28. LO 7.6 Germinal, embryonic, and fetal periods of pregnancy Menu

  29. LO 7.7 Physical changes in infancy and childhood Physical Development in Infancy and Childhood • Four critical areas of adjustment for the newborn are: • Respiration • Digestion • Circulation • Temperature regulation • Infants are born with reflexes that help the infant survive: sucking, rooting, Moro (startle), grasping, and Babinski. • The senses, except for vision, are fairly well developed at birth. • Gross and fine motor skills develop at a fast pace during infancy and early childhood. Menu

  30. LO 7.7 Physical changes in infancy and childhood Menu

  31. LO 7.7 Physical changes in infancy and childhood Menu

  32. LO 7.7 Physical changes in infancy and childhood Menu

  33. LO 7.8 Facts and myths concerning infant immunizations Immunizations • Immunizations are far less dangerous than the diseases they are designed to prevent and are one of the most effective weapons in the fight against infectious diseases. Menu

  34. LO 7.9 Three ways of looking at cognitive development Cognitive Development • Cognitive development - the development of thinking, problem solving, and memory scheme (plural schemas) a mental concept formed through experiences with objects and events. Menu

  35. LO 7.9 Three ways of looking at cognitive development Piaget’s Stage Theory • Sensorimotor stage - Piaget’s first stage of cognitive development in which the infant uses its senses and motor abilities to interact with objects in the environment. • Object permanence - the knowledge that an object exists even when it is not in sight. Menu

  36. LO 7.9 Three ways of looking at cognitive development Piaget’s Stage Theory • Preoperational stage - Piaget’s second stage of cognitive development in which the preschool child learns to use language as a means of exploring the world. • Egocentrism - the inability to see the world through anyone else’s eyes. • Centration - in Piaget’s theory, the tendency of a young child to focus only on one feature of an object while ignoring other relevant features. • Conservation - in Piaget’s theory, the ability to understand that simply changing the appearance of an object does not change the object’s nature. • Irreversibility - in Piaget’s theory, the inability of the young child to mentally reverse an action. Menu

  37. LO 7.9 Three ways of looking at cognitive development Menu

  38. LO 7.9 Three ways of looking at cognitive development Piaget’s Stage Theory • Concrete operations stage - third stage of cognitive development in which the school-age child becomes capable of logical thought processes but is not yet capable of abstract thinking. • Formal operations - Piaget’s last stage of cognitive development in which the adolescent becomes capable of abstract thinking. Menu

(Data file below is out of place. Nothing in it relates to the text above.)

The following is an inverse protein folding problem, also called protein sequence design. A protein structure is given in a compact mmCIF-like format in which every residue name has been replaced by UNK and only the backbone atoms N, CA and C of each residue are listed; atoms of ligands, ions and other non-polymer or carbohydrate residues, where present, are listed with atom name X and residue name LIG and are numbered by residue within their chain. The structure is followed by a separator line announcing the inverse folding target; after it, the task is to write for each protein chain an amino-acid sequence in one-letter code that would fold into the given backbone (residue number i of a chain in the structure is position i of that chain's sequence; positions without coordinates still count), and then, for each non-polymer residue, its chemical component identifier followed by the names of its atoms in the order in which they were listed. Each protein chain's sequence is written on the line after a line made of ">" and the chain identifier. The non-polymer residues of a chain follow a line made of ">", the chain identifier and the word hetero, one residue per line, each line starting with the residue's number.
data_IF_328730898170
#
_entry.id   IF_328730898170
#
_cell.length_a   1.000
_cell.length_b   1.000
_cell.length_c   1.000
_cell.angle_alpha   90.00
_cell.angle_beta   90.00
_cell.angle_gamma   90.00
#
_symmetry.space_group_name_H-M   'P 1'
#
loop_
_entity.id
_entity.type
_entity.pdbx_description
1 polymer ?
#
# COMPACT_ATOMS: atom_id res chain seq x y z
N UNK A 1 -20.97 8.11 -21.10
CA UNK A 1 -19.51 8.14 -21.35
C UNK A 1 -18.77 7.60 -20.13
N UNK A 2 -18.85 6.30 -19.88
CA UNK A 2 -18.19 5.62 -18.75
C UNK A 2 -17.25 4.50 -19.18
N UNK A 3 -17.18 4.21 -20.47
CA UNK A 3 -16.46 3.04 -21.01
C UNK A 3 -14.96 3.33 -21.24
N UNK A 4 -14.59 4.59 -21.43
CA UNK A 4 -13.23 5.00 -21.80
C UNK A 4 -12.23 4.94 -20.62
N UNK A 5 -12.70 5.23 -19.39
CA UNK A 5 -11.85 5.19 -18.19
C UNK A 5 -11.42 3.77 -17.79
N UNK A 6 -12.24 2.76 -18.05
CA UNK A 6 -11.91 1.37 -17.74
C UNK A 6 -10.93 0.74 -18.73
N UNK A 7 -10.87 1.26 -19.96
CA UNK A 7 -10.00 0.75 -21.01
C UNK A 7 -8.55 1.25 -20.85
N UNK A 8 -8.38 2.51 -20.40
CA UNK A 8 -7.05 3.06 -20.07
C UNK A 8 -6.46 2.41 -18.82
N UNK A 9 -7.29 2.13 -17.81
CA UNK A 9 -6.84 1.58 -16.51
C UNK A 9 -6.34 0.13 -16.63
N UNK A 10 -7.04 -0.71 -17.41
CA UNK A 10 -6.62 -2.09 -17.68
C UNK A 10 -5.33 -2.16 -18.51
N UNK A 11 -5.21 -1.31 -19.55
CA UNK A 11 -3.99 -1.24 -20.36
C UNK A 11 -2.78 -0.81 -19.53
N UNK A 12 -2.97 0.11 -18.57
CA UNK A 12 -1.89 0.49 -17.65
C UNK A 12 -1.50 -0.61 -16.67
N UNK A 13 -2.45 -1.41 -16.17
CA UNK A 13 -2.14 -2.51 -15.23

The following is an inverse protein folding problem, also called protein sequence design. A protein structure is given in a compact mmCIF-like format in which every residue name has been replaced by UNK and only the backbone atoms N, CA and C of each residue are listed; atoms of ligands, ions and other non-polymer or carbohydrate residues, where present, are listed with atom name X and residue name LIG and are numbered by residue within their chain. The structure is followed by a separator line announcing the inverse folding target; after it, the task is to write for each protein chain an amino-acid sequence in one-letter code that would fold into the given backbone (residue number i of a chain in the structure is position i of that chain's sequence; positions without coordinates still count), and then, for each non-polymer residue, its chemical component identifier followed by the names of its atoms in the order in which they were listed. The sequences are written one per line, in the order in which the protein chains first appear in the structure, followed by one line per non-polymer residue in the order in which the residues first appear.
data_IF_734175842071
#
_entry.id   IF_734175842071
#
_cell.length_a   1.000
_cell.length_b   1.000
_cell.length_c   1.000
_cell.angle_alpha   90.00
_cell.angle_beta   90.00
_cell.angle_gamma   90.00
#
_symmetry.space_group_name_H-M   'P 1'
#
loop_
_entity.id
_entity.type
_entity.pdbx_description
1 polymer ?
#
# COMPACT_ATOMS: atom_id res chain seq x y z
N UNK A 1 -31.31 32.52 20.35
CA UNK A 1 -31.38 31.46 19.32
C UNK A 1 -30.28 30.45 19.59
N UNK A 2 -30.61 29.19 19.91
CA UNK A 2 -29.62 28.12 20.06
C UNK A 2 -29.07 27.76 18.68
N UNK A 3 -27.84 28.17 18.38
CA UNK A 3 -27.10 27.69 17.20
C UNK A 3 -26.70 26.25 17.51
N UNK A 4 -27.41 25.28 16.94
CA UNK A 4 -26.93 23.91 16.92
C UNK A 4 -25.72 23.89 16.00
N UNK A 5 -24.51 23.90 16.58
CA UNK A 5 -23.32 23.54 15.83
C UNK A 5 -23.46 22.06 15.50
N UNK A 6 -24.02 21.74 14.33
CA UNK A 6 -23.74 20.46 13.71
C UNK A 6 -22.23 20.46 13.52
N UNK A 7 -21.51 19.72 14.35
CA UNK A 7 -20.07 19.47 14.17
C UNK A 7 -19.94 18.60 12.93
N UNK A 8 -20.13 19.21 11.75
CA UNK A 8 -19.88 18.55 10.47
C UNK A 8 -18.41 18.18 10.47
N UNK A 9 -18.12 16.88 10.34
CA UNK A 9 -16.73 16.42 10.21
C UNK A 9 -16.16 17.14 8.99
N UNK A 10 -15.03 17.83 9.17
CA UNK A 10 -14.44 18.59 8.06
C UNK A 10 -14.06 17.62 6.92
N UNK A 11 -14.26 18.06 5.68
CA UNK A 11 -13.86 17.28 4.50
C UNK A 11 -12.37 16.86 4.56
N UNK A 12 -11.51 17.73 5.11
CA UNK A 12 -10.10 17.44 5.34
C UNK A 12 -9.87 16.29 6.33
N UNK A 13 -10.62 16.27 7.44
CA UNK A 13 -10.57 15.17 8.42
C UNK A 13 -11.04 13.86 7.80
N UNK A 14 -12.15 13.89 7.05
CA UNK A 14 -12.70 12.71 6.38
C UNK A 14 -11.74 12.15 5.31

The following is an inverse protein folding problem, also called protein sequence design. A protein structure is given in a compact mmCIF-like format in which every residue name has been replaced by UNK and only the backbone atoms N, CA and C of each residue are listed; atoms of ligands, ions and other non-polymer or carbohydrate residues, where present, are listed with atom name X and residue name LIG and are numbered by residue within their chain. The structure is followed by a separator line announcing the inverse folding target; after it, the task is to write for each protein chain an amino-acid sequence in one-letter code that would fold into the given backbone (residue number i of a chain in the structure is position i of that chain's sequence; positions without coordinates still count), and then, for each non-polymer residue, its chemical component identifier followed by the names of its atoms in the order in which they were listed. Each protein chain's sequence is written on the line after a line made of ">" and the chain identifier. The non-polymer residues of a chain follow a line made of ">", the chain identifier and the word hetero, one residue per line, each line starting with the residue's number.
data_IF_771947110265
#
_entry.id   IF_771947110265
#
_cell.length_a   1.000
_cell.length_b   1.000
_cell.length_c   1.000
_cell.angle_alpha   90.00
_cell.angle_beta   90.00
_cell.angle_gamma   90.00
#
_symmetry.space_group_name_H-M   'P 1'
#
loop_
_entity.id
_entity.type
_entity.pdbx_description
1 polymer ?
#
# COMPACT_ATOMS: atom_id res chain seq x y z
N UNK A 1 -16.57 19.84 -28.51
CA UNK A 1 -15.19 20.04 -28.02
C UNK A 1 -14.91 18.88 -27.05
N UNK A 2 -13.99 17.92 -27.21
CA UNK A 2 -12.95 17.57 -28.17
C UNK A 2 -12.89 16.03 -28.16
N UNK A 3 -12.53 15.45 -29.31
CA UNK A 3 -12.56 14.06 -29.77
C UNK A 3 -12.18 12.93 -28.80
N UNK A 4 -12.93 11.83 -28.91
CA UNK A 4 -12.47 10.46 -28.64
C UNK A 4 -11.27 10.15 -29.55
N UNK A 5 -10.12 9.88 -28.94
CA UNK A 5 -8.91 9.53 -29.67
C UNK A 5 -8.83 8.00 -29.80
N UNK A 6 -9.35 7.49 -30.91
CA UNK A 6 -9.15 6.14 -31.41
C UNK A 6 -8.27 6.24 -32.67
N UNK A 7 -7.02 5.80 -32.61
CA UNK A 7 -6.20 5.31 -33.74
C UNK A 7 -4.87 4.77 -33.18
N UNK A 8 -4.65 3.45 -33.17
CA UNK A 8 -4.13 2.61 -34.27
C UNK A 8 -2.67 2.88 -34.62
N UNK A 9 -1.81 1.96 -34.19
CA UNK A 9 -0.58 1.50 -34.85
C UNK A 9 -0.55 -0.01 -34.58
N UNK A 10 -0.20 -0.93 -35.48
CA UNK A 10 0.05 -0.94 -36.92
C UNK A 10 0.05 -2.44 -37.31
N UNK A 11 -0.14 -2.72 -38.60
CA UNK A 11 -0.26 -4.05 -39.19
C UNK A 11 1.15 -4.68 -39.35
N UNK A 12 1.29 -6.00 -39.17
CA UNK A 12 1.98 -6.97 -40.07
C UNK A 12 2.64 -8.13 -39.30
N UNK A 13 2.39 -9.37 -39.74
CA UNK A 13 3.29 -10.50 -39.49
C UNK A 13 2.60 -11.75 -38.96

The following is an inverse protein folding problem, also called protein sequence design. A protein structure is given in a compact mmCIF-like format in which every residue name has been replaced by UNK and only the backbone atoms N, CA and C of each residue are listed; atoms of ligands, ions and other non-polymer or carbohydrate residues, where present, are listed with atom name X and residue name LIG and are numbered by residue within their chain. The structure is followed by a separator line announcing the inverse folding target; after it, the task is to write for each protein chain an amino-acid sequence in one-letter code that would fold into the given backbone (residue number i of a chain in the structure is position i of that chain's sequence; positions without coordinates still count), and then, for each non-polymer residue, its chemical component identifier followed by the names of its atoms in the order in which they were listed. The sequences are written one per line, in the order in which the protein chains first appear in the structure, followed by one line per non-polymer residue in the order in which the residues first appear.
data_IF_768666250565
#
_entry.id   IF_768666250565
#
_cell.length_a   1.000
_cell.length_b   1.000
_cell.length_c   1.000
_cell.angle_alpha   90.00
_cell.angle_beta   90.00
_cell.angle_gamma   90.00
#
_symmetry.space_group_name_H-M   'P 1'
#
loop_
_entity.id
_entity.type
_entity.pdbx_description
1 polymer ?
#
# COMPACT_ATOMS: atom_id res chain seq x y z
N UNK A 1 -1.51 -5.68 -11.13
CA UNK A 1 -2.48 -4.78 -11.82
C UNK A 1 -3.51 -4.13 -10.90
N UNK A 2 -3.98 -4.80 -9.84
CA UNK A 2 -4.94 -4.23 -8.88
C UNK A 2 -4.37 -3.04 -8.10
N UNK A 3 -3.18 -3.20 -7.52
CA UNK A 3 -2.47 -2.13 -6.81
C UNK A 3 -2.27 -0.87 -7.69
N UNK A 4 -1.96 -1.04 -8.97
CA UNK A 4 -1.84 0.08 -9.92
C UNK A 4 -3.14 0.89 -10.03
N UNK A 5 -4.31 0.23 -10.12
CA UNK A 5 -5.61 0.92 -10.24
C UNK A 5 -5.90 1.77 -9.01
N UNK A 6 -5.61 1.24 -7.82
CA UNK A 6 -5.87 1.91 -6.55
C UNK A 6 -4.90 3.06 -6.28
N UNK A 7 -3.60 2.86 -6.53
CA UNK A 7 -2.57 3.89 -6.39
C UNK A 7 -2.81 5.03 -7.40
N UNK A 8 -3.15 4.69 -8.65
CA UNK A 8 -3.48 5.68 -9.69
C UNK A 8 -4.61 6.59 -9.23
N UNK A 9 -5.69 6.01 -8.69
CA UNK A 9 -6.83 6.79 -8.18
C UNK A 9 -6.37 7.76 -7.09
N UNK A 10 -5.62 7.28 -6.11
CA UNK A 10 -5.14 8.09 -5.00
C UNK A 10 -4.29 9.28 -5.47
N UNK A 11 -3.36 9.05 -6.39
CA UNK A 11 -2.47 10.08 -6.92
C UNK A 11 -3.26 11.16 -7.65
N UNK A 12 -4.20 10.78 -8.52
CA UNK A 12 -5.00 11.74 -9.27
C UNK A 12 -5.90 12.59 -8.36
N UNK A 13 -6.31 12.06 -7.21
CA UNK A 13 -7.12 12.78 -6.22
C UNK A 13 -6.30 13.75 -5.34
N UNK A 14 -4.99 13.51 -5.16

39. LO 7.9 Three ways of looking at cognitive development Menu

  40. LO 7.9 Three ways of looking at cognitive development Vygotsky’s Theory • Scaffolding - process in which a more skilled learner gives help to a less skilled learner, reducing the amount of help as the less skilled learner becomes more capable. • Zone of proximal development (ZPD) - Vygotsky’s concept of the difference between what a child can do alone and what that child can do with the help of a teacher. Menu

  41. LO 7.9 Three ways of looking at cognitive development Information Processing Theory • Metamemory – process by which children improve in their memory capacity as they age, learn to use control strategies to improve memory performance, and gain a better understanding of how their own memories work. Menu

  42. LO 7.10 How language develops Stages of Language Development • Cooing • Babbling • One-word speech (holophrases) • Telegraphic speech • Language acquisition device - governs the learning of language during infancy and early childhood. Menu

  43. LO 7.11 How infants and children develop personalities / form relationships Temperament • Temperament - the behavioral characteristics that are fairly well established at birth. • Easy - regular, adaptable, and happy • Difficult - irregular, nonadaptable, and irritable • Slow to warm up - need to adjust gradually to change. Menu

  44. LO 7.11 How infants and children develop personalities / form relationships Attachment • Attachment - the emotional bond between an infant and the primary caregiver. • Secure - willing to explore, upset when mother departs but easily soothed upon her return. • Avoidant – unattached; explore without “touching base.” • Ambivalent - insecurely attached; upset when mother leaves and then angry with mother upon her return. • Disorganized-disoriented – insecurely attached and sometimes abused or neglected; seemed fearful, dazed, and depressed. Menu

  45. LO 7.11 How infants and children develop personalities / form relationships Menu

  46. LO 7.12 Erikson’s first four stages of psychosocial development Erikson’s First Four Stages • Trust versus mistrust - first stage of personality development in which the infant’s basic sense of trust or mistrust develops as a result of consistent or inconsistent care. • Autonomy versus shame and doubt - second stage of personality development in which the toddler strives for physical independence. Menu

  47. LO 7.12 Erikson’s first four stages of psychosocial development Erikson’s First Four Stages • Initiative versus guilt - third stage of personality development in which the preschool-aged child strives for emotional and psychological independence and attemps to satisfy curiosity about the world. • Industry versus inferiority - fourth stage of personality development in which the adolescent strives for a sense of competence and self-esteem. Menu

  48. LO 7.12 Erikson’s first four stages of psychosocial development Menu

  49. LO 7.12 Erikson’s first four stages of psychosocial development Gender Role Development • Gender- the behavior associated with being male or female. • Gender identity - perception of one’s gender and the behavior that is associated with that gender. Menu

  50. LO 7.13 Changes in puberty Puberty and Adolescence • Adolescence - the period of life from about age 13 to the early twenties, during which a young person is no longer physically a child but is not yet an independent, self-supporting adult. • Puberty - the physical changes that occur in the body as sexual development reaches its peak. • Period of about four years. Menu